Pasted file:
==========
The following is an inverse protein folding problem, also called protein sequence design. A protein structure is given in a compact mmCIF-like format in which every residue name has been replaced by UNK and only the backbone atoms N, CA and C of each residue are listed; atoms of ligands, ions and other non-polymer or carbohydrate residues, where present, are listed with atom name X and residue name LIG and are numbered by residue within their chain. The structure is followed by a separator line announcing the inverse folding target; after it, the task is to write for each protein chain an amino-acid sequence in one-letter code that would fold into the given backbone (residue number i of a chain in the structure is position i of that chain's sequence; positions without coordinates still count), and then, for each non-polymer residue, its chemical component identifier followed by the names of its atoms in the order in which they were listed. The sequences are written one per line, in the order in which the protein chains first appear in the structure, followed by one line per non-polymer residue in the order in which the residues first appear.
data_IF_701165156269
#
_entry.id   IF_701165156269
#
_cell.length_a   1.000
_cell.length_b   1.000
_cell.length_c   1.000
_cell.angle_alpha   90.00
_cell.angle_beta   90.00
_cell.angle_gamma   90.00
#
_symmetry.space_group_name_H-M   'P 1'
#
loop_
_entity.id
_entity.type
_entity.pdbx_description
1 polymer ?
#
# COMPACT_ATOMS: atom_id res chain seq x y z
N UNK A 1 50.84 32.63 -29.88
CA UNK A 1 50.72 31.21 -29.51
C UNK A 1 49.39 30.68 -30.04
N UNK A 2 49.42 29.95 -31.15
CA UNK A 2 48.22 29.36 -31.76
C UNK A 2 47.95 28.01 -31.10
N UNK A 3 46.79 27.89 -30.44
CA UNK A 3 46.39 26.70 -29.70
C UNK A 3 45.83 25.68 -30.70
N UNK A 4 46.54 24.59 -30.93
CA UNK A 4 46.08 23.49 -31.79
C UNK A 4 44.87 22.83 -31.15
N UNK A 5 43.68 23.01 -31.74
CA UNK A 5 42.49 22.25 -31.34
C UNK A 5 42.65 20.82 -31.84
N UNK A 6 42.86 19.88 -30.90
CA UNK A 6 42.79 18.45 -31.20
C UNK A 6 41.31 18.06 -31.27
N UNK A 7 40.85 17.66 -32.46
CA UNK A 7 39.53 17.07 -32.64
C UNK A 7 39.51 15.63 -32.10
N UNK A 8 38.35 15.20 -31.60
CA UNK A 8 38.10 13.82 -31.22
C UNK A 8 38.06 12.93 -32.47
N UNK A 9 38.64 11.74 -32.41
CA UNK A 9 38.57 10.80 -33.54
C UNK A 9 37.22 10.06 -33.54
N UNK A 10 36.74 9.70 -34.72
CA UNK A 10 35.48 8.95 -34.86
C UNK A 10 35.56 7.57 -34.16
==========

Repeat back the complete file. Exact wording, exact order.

The following is an inverse protein folding problem, also called protein sequence design. A protein structure is given in a compact mmCIF-like format in which every residue name has been replaced by UNK and only the backbone atoms N, CA and C of each residue are listed; atoms of ligands, ions and other non-polymer or carbohydrate residues, where present, are listed with atom name X and residue name LIG and are numbered by residue within their chain. The structure is followed by a separator line announcing the inverse folding target; after it, the task is to write for each protein chain an amino-acid sequence in one-letter code that would fold into the given backbone (residue number i of a chain in the structure is position i of that chain's sequence; positions without coordinates still count), and then, for each non-polymer residue, its chemical component identifier followed by the names of its atoms in the order in which they were listed. The sequences are written one per line, in the order in which the protein chains first appear in the structure, followed by one line per non-polymer residue in the order in which the residues first appear.
data_IF_701165156269
#
_entry.id   IF_701165156269
#
_cell.length_a   1.000
_cell.length_b   1.000
_cell.length_c   1.000
_cell.angle_alpha   90.00
_cell.angle_beta   90.00
_cell.angle_gamma   90.00
#
_symmetry.space_group_name_H-M   'P 1'
#
loop_
_entity.id
_entity.type
_entity.pdbx_description
1 polymer ?
#
# COMPACT_ATOMS: atom_id res chain seq x y z
N UNK A 1 50.84 32.63 -29.88
CA UNK A 1 50.72 31.21 -29.51
C UNK A 1 49.39 30.68 -30.04
N UNK A 2 49.42 29.95 -31.15
CA UNK A 2 48.22 29.36 -31.76
C UNK A 2 47.95 28.01 -31.10
N UNK A 3 46.79 27.89 -30.44
CA UNK A 3 46.39 26.70 -29.70
C UNK A 3 45.83 25.68 -30.70
N UNK A 4 46.54 24.59 -30.93
CA UNK A 4 46.08 23.49 -31.79
C UNK A 4 44.87 22.83 -31.15
N UNK A 5 43.68 23.01 -31.74
CA UNK A 5 42.49 22.25 -31.34
C UNK A 5 42.65 20.82 -31.84
N UNK A 6 42.86 19.88 -30.90
CA UNK A 6 42.79 18.45 -31.20
C UNK A 6 41.31 18.06 -31.27
N UNK A 7 40.85 17.66 -32.46
CA UNK A 7 39.53 17.07 -32.64
C UNK A 7 39.51 15.63 -32.10
N UNK A 8 38.35 15.20 -31.60
CA UNK A 8 38.10 13.82 -31.22
C UNK A 8 38.06 12.93 -32.47
N UNK A 9 38.64 11.74 -32.41
CA UNK A 9 38.57 10.80 -33.54
C UNK A 9 37.22 10.06 -33.54
N UNK A 10 36.74 9.70 -34.72
CA UNK A 10 35.48 8.95 -34.86
C UNK A 10 35.56 7.57 -34.16